My research is on the stresses of the seagrass, Thalassia testudinum. There are different types of stresses but our focus is mostly on the stresses caused by salinity. Some problems that seagrasses face in the bay (Laguna Madre) are reduced salinity levels. Reduced salinity levels are induced by an influx of fresh water from rain showers and at times hurricanes. Large amount of freshwater can drastically reduce salinity levels from normal 35 part per thousand to low levels of 14 part per thousand, nearly wiping out the seagrass beds. Unfortunately, this event recently occurred when Hurricane Dolly hit our coastline and reduced salinity levels to as low as 1 part per thousand (freshwater) in the Laguna Madre. We recreated the event by taking T. testudinum from their natural environment to a controlled tank area and currently monitoring their response to both reduced and increased salinity levels.

What have you learned or enjoyed so far?

Time management and patience would definitely be something I’ve taken from this entire experience so far. Also, the “hands-on” experience in both field work and lab has given me more knowledge and a better appreciation to scientific research. The mentors/professors, too, have made this a great experience for me. They help out in every way possible and encourage us to do more for ourselves.

What are you looking forward to?

I look forward to gaining more insight of the research world as I continue to work on my REU project and meet other successful scientist. Keeping close communications with my mentors/professors is definitely something I’m looking forward to as well, since they are the experts in this field so who better to ask advice. Lastly, with everything I’ve learned and continue to learn, I hope to get accepted to grad school considering that I have more experience in the research field all thanks to this program.

Summer internship at National Science Foundation

The institution: National Science Foundation, Arlington, VA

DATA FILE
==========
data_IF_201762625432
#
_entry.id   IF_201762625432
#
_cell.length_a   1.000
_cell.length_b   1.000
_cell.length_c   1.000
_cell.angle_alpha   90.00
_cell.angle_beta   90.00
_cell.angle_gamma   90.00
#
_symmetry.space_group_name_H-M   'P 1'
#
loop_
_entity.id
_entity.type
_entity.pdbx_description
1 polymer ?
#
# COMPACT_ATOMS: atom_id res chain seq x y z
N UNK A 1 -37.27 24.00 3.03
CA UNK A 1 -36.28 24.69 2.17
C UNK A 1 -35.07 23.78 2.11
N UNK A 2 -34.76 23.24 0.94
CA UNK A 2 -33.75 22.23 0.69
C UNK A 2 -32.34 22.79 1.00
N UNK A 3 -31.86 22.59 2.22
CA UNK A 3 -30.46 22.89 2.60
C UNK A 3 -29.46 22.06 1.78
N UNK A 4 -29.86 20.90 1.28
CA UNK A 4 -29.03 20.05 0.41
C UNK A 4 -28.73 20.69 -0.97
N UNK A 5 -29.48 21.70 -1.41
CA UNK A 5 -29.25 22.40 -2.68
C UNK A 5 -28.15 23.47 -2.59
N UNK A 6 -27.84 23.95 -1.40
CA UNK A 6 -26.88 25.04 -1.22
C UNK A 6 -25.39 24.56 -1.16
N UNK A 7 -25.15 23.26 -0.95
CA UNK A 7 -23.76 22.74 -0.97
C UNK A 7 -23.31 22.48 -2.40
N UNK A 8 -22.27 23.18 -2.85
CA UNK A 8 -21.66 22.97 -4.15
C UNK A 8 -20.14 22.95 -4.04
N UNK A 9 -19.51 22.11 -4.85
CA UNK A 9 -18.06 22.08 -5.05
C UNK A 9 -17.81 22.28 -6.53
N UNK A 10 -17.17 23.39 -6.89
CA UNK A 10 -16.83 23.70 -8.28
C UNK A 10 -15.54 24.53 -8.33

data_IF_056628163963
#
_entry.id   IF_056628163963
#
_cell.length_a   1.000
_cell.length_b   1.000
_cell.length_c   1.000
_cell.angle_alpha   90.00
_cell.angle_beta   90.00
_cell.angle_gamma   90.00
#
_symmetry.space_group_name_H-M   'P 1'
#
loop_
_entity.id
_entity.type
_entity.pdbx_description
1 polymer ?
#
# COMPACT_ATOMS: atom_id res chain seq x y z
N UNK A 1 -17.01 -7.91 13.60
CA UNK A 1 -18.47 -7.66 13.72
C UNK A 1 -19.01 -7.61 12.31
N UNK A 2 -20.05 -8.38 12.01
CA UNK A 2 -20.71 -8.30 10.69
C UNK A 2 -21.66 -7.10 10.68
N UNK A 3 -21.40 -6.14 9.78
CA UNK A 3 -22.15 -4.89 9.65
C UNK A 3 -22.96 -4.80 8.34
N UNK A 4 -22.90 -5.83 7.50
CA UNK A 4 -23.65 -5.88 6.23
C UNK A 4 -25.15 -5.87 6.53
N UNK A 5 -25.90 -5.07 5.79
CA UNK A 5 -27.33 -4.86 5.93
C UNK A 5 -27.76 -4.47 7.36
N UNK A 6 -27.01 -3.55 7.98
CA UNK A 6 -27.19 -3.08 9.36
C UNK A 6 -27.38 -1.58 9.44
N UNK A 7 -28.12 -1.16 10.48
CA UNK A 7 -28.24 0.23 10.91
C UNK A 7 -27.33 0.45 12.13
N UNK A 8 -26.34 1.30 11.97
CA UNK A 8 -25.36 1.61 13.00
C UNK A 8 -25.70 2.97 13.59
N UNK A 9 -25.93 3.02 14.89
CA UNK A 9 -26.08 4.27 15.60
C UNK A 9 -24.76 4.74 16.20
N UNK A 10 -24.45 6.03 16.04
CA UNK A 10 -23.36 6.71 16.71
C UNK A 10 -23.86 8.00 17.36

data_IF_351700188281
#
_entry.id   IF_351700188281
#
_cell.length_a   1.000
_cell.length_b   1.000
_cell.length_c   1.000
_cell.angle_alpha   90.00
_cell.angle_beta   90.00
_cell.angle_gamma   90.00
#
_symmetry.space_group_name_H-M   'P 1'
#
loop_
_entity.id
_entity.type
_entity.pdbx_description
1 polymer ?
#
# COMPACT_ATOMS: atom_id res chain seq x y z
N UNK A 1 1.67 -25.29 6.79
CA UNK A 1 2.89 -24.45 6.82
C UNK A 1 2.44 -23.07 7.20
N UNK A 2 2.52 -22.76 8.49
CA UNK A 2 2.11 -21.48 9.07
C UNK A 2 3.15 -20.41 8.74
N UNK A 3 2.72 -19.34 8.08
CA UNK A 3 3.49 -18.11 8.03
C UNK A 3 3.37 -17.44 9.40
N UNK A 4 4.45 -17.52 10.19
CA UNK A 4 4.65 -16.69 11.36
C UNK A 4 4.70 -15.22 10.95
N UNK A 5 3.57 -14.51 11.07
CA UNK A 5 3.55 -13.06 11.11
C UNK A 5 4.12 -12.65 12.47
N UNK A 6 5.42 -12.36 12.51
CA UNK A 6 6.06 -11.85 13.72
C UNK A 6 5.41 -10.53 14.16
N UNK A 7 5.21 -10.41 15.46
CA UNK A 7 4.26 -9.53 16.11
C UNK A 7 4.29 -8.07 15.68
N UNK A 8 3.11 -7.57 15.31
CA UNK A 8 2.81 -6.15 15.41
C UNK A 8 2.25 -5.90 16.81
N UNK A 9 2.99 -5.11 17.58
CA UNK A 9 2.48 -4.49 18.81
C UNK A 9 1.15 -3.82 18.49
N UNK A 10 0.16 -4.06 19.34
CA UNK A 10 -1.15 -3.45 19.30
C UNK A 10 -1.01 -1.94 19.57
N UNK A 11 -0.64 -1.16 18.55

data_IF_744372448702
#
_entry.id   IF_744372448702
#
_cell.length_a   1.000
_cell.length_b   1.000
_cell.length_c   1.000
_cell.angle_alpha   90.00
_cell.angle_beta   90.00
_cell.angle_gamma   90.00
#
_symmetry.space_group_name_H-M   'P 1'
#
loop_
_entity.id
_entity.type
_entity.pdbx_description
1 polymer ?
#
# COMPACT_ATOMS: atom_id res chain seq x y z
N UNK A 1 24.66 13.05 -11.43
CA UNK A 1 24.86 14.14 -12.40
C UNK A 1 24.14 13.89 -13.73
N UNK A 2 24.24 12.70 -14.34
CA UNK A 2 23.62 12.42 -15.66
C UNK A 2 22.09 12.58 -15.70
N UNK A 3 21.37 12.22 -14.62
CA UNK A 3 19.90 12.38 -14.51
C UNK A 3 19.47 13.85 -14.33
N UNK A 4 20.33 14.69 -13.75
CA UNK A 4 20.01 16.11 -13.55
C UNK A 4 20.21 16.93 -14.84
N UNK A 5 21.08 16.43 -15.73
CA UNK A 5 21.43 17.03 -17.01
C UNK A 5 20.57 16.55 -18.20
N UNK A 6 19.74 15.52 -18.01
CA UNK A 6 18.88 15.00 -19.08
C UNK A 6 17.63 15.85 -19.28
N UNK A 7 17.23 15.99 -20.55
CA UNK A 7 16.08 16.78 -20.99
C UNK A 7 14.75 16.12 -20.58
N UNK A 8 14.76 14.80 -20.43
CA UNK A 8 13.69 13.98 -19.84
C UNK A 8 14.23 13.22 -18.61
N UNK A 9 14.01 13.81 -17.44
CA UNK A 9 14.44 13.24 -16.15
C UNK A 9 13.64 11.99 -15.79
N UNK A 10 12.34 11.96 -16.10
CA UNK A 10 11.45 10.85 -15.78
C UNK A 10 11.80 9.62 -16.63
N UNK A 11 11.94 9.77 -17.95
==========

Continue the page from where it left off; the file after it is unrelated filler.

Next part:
The program: Interns will be mentored by NSF program officers who are involved in implementing science policies and in managing/ directing programs focused on science, technology, engineering, and mathematics (STEM). The interns will have opportunities to further develop their research, communications (oral and written), and other professional skills as well as to become a part of a peer network that includes students from across the country who are serving as summer interns in other QEM or NSF internship programs. Interns will be expected to prepare, and discuss with their mentors, individual development plans; conduct a research project under the guidance of their mentors; submit mid-term and final written reports to QEM; and make oral presentations throughout the summer.

In addition to the ten-week summer internship, interns will be expected to implement science-oriented outreach activities during the academic year when they return to their home institutions to continue their studies. These activities would focus on pre-college students residing, or attending school, in neighboring communities. Interns who successfully complete at least six academic year outreach activities (three per semester), and provide written documentation at the end of each semester, will be eligible to receive an additional stipend of $1,000/semester.

  • 25 May - 31 July 2009

  • Round-trip airfare

  • Assistance with local transportation costs

  • Summer housing on a local college campus

  • $3,000 stipend for undergraduate students and $4,000 for graduate students